• Viruses will become more complex in the search and use of system vulnerabilities, and carry out the task to «infect everything at any price».
  • Developers of security systems will have to unite their efforts to search for methods to prevent attacks which use the recently discovered AET mechanism.

The Stonesoft Director for information security Joona Airamo believes that in 2011 the greatest threats will be logical extensions of the most important themes of 2010. These were the intellectual worm Stuxnet, advanced evasion techniques (AET) and, traditionally, social engineering.

The most dangerous malware of 2010

24 January 2011

The year of 2010 became a year of rapid growth of online fraud. Millions of computers were infected, dozens of new fraud schemes were used for the first time and millions of dollars were stolen.

The only decline in fraudulent activities could be observed among spammers: after a number of large botnets were shut down, spam traffic dwindled by around 10%.

The past year also demonstrated an entirely new term in information security – cyber wars – in action. Key government agencies experienced the consequences of intricate and highly complex massive attacks twice in 2010: a worm called Stuxnet attacked a nuclear power plant in Iran and “Operation Aurora” enabled its initiators to steal confidential data from the databases of major international companies.

In the majority of cases, users’ computers were infected in one of the following ways:

  • Through social networks
  • Through phishing sites
  • Using 0-day exploits

Let’s take a look at the rating of the Top 10 most popular fraud methods used online in the past year (according to the data provided by antivirus companies):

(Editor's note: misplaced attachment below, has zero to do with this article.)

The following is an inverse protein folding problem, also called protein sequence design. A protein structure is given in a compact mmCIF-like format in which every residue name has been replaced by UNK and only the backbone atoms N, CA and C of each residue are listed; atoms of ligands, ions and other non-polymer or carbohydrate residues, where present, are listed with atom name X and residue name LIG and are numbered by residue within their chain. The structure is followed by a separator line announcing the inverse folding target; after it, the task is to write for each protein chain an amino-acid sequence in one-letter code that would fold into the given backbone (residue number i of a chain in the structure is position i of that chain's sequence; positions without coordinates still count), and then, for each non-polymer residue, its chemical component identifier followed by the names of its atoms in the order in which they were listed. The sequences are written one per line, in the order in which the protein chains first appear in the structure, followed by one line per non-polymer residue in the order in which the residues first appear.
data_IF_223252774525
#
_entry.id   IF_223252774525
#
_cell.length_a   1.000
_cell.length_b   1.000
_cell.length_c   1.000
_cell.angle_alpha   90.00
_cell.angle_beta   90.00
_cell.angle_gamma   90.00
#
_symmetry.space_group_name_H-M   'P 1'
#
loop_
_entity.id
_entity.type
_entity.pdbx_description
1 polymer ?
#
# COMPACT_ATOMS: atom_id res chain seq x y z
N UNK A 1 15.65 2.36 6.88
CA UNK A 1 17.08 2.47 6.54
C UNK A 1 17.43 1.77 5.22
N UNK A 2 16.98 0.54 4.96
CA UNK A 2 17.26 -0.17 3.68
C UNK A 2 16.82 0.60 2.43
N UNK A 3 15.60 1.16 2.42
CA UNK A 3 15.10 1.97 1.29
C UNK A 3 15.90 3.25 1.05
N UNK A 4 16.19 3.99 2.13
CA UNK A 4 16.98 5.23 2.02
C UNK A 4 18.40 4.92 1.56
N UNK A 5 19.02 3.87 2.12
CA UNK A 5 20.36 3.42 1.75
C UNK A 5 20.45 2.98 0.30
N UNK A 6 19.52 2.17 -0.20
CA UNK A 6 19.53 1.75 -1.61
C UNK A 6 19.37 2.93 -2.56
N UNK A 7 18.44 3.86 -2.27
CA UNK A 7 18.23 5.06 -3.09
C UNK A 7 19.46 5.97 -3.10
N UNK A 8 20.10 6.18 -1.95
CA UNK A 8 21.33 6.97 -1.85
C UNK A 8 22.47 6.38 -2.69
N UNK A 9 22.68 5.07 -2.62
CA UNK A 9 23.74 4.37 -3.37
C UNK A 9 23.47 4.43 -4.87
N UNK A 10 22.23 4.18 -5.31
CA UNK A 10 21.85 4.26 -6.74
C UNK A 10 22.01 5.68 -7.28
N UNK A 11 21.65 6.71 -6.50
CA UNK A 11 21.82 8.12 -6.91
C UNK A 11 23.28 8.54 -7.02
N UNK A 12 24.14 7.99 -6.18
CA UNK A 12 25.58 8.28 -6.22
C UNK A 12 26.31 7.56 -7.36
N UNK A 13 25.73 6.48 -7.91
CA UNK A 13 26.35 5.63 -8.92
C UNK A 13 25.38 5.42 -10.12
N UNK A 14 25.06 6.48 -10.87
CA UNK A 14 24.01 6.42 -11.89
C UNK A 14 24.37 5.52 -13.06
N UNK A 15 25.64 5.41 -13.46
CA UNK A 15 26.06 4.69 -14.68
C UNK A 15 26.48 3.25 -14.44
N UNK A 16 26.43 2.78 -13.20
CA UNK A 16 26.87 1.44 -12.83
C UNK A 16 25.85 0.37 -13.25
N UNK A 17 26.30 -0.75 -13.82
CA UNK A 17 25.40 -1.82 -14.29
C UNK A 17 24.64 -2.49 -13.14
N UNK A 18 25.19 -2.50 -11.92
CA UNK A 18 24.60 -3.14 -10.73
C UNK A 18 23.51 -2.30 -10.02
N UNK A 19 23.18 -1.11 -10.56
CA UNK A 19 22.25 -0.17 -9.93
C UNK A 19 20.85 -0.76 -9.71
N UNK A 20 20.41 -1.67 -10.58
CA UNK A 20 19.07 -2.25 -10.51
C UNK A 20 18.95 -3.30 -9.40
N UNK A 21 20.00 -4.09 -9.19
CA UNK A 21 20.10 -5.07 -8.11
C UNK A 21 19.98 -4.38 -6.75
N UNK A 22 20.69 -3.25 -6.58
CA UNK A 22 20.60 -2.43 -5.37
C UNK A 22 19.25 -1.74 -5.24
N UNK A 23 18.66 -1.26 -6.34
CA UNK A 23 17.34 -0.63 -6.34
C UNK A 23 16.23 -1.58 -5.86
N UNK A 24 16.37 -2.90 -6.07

1. Viruses designed for stealing account details in online banking systems.

Nearly all banks these days provide online banking services that are quickly gaining popularity. This is why users’ authorization details are a lucrative target for hackers and virus makers. So far, they have mostly targeted individuals, but it’s businesses that are threatened the most now, since their accounts usually contain considerably larger amounts. More »

Internet threats in Q3 2010

10 November 2010

Entensys and Commtouch have released a detailed report on the most serious Internet threats in Q3 2010.

Entensys develops a line of traffic monitoring and Internet access products and is mostly known for its flagship product, UserGate. Commtouch (Israel) specializes in the study of emerging spam activities and development of anti-spam solutions.

The report covers the following trends:

  • Along with regular spam messages with links to malware, users started receiving messages with infected attachments.
  • Spammers are now using fake social network (LinkedIn, etc) invitations and notifications to distribute links to malware and illegal drugstores.
  • The companies have identified that some malware is now distributed using a new complex multi-step infection scheme.
  • PayPal fraud has focused on the South African Telescope Shop.
  • Links to illegal drugs are more and more often disguised as letters of support for various politicians.

You can read the full version of the report on the Entensys website.

Over 2 million American computers fell victim of botnets in 6 months

25 October 2010

Microsoft corporation has published research results which reveal that in the first half of this year over 2 million US computers inadvertently had become a part of botnets. The latter are distributed hacker networks intended for DDoS attacks, password stealing, SPAM and malware distribution.

Number of infected computers was based on data from 88 countries. USA takes the first place with a total of 2.2 millions infected home computers. Second place goes to Brazil with 550 thousands. Russia has 4.3 out of each 1000 computers infected, which is slightly higher than global average value — 3.2 out of each 1000.

A single malware named Win32/Rimecud is responsible for 37% of infected computers in Russia.

The research resulted in over 6.5 millions home computers got rid of malware. Also one of the biggest spam botnets called Waledac got shut down.